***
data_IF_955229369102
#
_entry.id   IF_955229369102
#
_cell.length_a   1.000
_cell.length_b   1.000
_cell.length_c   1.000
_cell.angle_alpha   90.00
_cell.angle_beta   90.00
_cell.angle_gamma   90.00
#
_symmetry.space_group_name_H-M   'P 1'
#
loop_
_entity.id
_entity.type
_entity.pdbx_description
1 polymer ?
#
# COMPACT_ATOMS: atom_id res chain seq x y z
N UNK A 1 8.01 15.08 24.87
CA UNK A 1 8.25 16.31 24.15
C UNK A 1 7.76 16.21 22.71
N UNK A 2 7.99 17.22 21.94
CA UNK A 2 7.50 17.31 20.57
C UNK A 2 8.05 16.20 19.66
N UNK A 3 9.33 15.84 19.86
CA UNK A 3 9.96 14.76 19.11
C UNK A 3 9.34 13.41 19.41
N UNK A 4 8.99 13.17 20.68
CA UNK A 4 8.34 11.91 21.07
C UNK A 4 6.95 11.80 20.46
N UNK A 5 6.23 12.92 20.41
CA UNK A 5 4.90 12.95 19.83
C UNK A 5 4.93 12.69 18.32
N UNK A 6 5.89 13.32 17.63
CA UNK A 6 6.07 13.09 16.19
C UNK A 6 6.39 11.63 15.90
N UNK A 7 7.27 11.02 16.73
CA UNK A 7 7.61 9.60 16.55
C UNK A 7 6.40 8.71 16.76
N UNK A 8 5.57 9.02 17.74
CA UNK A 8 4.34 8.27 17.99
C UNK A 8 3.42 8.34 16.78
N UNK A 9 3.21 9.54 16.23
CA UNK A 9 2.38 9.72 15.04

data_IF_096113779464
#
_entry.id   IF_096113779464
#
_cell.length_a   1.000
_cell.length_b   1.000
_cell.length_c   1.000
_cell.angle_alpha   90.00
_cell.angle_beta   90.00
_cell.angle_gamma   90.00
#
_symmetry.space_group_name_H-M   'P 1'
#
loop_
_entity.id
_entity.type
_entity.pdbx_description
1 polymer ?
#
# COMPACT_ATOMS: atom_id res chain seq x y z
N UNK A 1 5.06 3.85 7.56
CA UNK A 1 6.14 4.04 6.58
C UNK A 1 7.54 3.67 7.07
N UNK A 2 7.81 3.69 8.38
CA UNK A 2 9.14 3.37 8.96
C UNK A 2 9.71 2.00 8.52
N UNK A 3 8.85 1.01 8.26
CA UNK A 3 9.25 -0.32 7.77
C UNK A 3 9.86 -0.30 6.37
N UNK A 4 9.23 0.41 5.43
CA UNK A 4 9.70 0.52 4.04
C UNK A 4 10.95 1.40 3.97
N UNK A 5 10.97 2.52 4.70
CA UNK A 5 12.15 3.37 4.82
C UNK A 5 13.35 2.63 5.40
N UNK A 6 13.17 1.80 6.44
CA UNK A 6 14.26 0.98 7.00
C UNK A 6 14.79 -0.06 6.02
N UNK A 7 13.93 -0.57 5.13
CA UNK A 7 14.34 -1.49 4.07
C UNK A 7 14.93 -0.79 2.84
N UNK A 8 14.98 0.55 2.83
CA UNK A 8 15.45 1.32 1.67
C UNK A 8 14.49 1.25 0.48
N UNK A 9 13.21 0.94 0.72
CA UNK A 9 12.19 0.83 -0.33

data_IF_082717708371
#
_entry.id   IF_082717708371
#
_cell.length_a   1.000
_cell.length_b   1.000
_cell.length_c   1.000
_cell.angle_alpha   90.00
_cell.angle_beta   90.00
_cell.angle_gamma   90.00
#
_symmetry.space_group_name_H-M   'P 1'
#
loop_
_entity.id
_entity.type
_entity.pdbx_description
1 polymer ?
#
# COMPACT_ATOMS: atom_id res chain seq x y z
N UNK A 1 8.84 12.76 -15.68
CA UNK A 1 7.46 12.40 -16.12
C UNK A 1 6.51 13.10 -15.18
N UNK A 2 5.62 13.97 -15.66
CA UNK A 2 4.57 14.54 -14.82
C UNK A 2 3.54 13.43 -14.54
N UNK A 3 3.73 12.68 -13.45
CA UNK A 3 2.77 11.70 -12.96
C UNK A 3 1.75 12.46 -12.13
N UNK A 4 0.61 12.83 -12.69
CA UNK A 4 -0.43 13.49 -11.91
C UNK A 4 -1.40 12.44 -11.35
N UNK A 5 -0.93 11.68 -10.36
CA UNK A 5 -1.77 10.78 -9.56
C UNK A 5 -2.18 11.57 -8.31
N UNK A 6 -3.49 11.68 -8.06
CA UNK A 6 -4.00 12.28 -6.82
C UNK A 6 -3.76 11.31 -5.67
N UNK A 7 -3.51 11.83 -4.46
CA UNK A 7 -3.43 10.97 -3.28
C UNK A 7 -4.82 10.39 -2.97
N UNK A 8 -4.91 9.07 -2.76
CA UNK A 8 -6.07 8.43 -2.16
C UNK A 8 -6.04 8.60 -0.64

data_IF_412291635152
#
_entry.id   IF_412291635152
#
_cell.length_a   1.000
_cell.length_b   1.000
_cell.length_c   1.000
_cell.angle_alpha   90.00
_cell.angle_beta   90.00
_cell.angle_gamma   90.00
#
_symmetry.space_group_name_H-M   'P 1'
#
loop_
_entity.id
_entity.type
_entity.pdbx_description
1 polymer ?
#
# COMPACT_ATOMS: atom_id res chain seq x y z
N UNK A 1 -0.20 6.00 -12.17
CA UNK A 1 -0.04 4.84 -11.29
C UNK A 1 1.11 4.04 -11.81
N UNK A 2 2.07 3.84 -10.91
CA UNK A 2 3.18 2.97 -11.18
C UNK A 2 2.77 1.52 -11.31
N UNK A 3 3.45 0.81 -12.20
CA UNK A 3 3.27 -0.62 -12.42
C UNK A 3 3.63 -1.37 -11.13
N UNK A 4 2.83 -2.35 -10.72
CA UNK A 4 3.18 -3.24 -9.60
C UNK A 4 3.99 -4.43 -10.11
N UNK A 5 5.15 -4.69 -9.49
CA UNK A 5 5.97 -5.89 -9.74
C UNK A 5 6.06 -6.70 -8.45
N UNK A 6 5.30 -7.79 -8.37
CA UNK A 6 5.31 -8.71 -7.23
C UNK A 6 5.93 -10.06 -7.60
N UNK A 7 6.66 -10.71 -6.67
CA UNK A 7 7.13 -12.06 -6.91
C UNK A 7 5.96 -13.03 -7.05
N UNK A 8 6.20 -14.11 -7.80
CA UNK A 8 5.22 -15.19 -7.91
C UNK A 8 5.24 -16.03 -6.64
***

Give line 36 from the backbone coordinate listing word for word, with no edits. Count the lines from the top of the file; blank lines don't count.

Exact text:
N UNK A 6 5.89 13.32 17.63